• jj

    Spokker, Im unsure what you’re implying.

    Are you saying the train is to blame?

    Unlike streets, which are EVERYWHERE, there are very few rail lines in any city. Unlike roads, theyre not meant to be shared, theyre designed exclusively for trains. As such, its not much to expect that pedestrians, bikes and cars take caution when crossing them. Theyre big and noisy too.

    Also, even if you were to demand all trains opperate no faster than 10mph…it still can’t stop in time to prevent an accident, unlike a car.

  • This blog post correctly points out that 80 percent of crosswalk collisions are caused by driver behavior, but then it includes an article from Athens, GA where a man may have jaywalked across a highway. That doesn’t compute. Cathy’s “Death penalty for a misdemeanor” is needlessly maudlin.

    What about this article, where a drunken pedestrian was nearly hit by a taxi? http://www.onlineathens.com/stories/081609/cop_482158391.shtml

    Death penalty for public intoxication? No, more like a lack of personal responsiblity. Would you blame the taxi driver if the man had been hit?

  • While we’re talking about it, here’s what the California Drivers handbook says.

    http://www.dmv.ca.gov/pubs/hdbk/misc_info.htm

    “Pedestrian Responsibilities*

    Yield the right-of-way to vehicles when you:

    Cross or walk where intersections or crosswalks are not marked.
    “Jaywalk” across a street between intersections, where no pedestrian crosswalks are provided.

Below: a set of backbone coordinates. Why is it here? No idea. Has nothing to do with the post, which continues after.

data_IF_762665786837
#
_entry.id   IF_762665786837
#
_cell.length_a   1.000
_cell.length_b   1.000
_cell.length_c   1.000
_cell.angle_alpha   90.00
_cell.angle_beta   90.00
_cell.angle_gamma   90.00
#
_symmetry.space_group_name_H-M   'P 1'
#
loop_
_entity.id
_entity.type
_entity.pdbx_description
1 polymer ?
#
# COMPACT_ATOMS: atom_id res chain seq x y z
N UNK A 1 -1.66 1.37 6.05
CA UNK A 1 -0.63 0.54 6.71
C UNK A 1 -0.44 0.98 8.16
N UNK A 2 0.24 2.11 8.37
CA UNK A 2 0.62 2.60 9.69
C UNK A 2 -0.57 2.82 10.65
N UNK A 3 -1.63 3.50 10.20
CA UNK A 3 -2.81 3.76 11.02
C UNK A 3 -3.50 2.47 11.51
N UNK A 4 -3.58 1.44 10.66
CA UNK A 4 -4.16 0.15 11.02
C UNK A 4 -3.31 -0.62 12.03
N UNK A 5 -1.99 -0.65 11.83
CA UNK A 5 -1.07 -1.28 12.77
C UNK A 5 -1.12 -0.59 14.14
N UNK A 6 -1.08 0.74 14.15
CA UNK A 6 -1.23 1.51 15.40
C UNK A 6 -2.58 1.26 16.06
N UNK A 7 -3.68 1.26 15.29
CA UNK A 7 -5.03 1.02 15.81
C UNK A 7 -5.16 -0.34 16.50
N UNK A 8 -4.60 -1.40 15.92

*Joggers must obey pedestrian rules.

    Remember: Making eye contact with the driver does not mean that the driver will see you or yield the right-of-way.

    Do not suddenly leave a curb or other safe place and walk or run into the path of a vehicle close enough to be a danger to you. This is true even though you are in a crosswalk. The law states that drivers must take care for the safety of any pedestrian—but if the driver can’t stop in time to avoid hitting you, the law won’t help you.”

    Is it wrong? Should it be changed?

  • Are pedestrians sometimes careless, irresponsible, or simply incapable of crossing safely? Certainly. But it’s important to remember that regardless of who is at fault, in an “encounter” between a car and a pedestrian, the pedestrian almost inevitably gets the raw end of the deal.

    That’s why right after it warns pedestrians to yield the right-of-way, the CA Vehicle Code includes a clause explaining that “this section shall not relieve the driver of a vehicle from the duty to exercise due care for the safety of any pedestrian upon a roadway.”

    We could debate whether or not to change this language…or we could just work on improving roadway design so it more safely accomodated pedestrians.

  • “That’s why right after it warns pedestrians to yield the right-of-way, the CA Vehicle Code includes a clause explaining that “this section shall not relieve the driver of a vehicle from the duty to exercise due care for the safety of any pedestrian upon a roadway.””

    This is why myself and nearly every other driver on the road slows down when there is a jaywalker in the street. Very few drivers *want* to hit anyone.